Tuberculosis has been used as a prime example of a “social disease” because it finds its nest among the poor and marginalized. The control of tuberculosis in cities requires social, economic, and environmental interventions to improve living conditions and increase access to health services. USAID has funded the Pan American Health Organization (PAHO) to tackle this concentrated epidemic in key cities across the Americas.

PAHO currently works with municipalities in Sao Paulo, Brazil; Bogota, Colombia; and Lima, Peru to improve their tuberculosis programs that service the urban poor. The successes from these cities will be shared with Mexico City, Guayaquil, and other megacities in Latin America and around the world.

As urbanization rates continue to increase, so are the chances of tuberculosis among the urban poor. Tuberculosis is contagious but also curable; acting now while the epidemic is concentrated will help avoid astronomical costs for treatment and keep the region healthy.

Improving Tuberculosis Treatment for Children

David Greeley, Senior Vice President at TB Alliance. Photo credit: TB Alliance

World TB Day is Sunday, March 24. 

Fighting tuberculosis (TB) is extremely tough on any patient. Treatment consists of multiple pills each day over the course of at least six months. The medicines often have significant side effects and adhering to treatment often infringes on a patient’s ability to work and interact with his/her family. As prolonged and harsh as it sounds, that is actually the best case scenario for a TB patient. Those who contract or develop TB that is resistant to “first-line” treatments (the most commonly prescribed TB medicines) will be prescribed a still harsher combination of thousands of pills and shots—a draining course of treatment with greater side effects that can last as long as two years. And even then, a clean bill of health is far from guaranteed.

As grueling and debilitating as TB treatment may be for an adult, a child who is infected with TB will face an even rougher road. Treatments for children with TB are the same for children as they are for adults, but the recommended dosages are different. However, pediatric-appropriate versions of TB treatment remain absent from the marketplace. In 2010, WHO issued new guidelines for pediatric TB treatments, however, in the years since, child-friendly TB treatments in the correct dosages have not been produced. Parents or caregivers are left to split or crush adult pills for children, estimating the proper amount of medicine. If they guess wrong, children can be undertreated, resulting in poor outcomes and the development of drug-resistant forms of TB.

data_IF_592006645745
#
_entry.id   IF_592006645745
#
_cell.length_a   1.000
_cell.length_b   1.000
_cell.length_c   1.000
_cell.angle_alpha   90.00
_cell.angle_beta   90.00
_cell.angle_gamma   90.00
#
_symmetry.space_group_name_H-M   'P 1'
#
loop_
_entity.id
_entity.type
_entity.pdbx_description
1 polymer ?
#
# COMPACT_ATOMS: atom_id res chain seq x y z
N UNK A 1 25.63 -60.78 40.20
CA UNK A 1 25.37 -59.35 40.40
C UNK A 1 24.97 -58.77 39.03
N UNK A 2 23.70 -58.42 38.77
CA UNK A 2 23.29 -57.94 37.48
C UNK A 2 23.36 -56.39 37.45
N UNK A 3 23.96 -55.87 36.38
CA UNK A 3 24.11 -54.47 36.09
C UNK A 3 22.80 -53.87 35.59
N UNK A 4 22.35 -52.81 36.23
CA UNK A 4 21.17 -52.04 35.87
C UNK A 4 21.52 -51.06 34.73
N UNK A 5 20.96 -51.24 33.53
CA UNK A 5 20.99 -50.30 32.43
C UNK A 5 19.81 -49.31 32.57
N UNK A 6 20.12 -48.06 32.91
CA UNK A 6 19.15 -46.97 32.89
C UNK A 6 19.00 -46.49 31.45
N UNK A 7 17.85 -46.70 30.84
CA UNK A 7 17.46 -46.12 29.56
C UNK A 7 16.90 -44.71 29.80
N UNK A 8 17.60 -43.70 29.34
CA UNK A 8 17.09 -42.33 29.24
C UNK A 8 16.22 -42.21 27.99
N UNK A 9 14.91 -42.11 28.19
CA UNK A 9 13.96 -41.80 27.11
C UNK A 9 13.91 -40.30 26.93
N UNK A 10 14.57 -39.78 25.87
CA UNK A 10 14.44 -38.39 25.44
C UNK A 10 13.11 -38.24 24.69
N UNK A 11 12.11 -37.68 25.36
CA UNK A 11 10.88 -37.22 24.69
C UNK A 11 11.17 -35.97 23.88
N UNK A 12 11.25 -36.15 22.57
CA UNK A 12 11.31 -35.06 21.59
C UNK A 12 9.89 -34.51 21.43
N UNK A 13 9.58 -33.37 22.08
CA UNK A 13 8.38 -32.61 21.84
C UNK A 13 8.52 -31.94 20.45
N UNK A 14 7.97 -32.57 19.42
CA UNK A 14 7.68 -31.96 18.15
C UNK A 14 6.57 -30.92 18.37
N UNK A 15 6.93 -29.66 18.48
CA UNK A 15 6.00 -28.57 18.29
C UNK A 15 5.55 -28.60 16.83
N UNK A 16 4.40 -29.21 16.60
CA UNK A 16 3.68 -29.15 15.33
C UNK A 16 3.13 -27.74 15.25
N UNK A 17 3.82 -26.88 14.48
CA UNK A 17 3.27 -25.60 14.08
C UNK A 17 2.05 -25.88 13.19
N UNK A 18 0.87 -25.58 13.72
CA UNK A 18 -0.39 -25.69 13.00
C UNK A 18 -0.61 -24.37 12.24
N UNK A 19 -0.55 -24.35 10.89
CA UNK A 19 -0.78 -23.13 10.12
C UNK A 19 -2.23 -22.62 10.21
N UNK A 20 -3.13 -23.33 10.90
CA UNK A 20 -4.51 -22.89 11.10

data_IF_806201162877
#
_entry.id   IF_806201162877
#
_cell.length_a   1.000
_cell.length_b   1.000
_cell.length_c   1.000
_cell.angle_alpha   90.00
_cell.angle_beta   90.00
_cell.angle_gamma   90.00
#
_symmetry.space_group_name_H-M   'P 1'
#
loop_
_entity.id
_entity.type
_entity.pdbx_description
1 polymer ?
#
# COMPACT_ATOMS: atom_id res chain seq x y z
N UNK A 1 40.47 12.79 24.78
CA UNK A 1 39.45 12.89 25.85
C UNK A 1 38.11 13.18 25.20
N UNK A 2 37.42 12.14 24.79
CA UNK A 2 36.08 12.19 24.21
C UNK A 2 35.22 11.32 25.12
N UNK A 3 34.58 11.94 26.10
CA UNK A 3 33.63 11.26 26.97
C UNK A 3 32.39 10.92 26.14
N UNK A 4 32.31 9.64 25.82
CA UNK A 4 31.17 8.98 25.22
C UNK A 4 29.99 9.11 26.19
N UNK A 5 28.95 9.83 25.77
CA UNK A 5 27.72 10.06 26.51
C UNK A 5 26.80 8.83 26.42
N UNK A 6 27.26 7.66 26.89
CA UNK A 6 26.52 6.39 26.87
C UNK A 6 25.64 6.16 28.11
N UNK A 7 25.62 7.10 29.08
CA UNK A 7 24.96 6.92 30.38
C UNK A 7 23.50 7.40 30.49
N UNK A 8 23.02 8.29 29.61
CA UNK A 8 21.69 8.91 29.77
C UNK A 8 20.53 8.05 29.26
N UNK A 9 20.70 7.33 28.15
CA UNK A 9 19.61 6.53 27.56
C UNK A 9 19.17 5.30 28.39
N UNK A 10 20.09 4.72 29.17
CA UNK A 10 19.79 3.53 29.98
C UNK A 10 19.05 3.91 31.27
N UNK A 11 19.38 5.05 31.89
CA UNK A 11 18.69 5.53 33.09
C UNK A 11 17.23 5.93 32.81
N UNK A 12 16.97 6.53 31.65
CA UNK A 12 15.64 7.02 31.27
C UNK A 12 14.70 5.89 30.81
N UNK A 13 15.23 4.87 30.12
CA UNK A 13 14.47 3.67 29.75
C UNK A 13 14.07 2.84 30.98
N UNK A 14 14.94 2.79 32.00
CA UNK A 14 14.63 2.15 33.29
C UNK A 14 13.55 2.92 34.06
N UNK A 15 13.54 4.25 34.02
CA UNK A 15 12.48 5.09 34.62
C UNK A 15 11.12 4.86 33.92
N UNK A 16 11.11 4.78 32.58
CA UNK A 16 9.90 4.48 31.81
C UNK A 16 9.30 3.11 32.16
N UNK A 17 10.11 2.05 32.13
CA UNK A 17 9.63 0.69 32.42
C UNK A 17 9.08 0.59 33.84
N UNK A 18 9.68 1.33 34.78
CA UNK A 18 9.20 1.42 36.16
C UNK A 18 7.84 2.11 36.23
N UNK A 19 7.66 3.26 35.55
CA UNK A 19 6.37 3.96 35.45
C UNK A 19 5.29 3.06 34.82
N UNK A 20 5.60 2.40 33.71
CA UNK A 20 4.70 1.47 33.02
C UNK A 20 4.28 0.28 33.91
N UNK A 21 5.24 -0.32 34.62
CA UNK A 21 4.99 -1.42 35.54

Furthermore, because treatments are designed for adults, none of the medicines used to treat children come in formulations that are easy for children to take. This means every dose becomes an adventure for the little ones and their caregivers—a struggle lasting as long as two years in attempt to cure the disease.

As a parent, I find it hard to understand how children with TB can be so neglected. Even among TB patients, who are underserved as a whole, children are particularly vulnerable and face the toughest road to cure when sick. But we’re going to change that! USAID is teaming up with TB Alliance, which is dedicated to the research and development of better TB drugs, to change course, help our children, and brighten the future prospects for the youngest TB patients.

In this new partnership, efforts will promote new understanding of the problem that can help lead to the sustainable supply of new TB drug formulations for children. And a stronger emphasis on patient care will help the world’s youngest TB patients comfortably and confidently survive one of the most persistent diseases ever known.

The Growing Movement to End Preventable Child Deaths